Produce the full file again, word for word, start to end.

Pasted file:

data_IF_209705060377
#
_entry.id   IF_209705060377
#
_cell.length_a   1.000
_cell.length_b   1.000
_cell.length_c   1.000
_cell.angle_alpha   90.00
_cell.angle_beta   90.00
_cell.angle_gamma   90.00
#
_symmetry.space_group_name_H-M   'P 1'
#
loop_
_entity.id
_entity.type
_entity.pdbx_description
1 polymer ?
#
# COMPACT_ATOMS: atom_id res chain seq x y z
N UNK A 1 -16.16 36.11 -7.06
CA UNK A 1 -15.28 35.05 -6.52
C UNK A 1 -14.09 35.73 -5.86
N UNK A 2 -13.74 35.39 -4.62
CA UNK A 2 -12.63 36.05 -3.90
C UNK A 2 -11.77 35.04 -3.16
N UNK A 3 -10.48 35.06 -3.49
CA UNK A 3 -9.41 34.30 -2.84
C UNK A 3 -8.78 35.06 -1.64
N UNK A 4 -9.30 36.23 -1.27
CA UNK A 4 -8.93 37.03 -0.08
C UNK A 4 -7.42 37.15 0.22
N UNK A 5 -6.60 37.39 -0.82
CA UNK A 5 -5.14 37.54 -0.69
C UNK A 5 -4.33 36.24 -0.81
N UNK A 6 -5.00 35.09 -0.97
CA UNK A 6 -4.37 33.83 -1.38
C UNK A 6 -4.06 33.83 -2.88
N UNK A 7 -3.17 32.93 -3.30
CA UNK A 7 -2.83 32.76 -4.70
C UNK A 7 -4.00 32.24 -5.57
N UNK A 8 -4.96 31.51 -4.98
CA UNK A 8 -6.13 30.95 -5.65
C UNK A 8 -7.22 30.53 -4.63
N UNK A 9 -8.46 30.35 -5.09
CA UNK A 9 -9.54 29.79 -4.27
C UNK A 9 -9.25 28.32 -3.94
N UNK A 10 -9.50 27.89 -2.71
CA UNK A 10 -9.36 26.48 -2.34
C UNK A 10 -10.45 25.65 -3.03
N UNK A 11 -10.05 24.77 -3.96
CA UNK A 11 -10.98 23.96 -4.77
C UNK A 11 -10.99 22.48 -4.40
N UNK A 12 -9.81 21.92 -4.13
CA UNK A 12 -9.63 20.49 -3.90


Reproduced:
data_IF_209705060377
#
_entry.id   IF_209705060377
#
_cell.length_a   1.000
_cell.length_b   1.000
_cell.length_c   1.000
_cell.angle_alpha   90.00
_cell.angle_beta   90.00
_cell.angle_gamma   90.00
#
_symmetry.space_group_name_H-M   'P 1'
#
loop_
_entity.id
_entity.type
_entity.pdbx_description
1 polymer ?
#
# COMPACT_ATOMS: atom_id res chain seq x y z
N UNK A 1 -16.16 36.11 -7.06
CA UNK A 1 -15.28 35.05 -6.52
C UNK A 1 -14.09 35.73 -5.86
N UNK A 2 -13.74 35.39 -4.62
CA UNK A 2 -12.63 36.05 -3.90
C UNK A 2 -11.77 35.04 -3.16
N UNK A 3 -10.48 35.06 -3.49
CA UNK A 3 -9.41 34.30 -2.84
C UNK A 3 -8.78 35.06 -1.64
N UNK A 4 -9.30 36.23 -1.27
CA UNK A 4 -8.93 37.03 -0.08
C UNK A 4 -7.42 37.15 0.22
N UNK A 5 -6.60 37.39 -0.82
CA UNK A 5 -5.14 37.54 -0.69
C UNK A 5 -4.33 36.24 -0.81
N UNK A 6 -5.00 35.09 -0.97
CA UNK A 6 -4.37 33.83 -1.38
C UNK A 6 -4.06 33.83 -2.88
N UNK A 7 -3.17 32.93 -3.30
CA UNK A 7 -2.83 32.76 -4.70
C UNK A 7 -4.00 32.24 -5.57
N UNK A 8 -4.96 31.51 -4.98
CA UNK A 8 -6.13 30.95 -5.65
C UNK A 8 -7.22 30.53 -4.63
N UNK A 9 -8.46 30.35 -5.09
CA UNK A 9 -9.54 29.79 -4.27
C UNK A 9 -9.25 28.32 -3.94
N UNK A 10 -9.50 27.89 -2.71
CA UNK A 10 -9.36 26.48 -2.34
C UNK A 10 -10.45 25.65 -3.03
N UNK A 11 -10.05 24.77 -3.96
CA UNK A 11 -10.98 23.96 -4.77
C UNK A 11 -10.99 22.48 -4.40
N UNK A 12 -9.81 21.92 -4.13
CA UNK A 12 -9.63 20.49 -3.90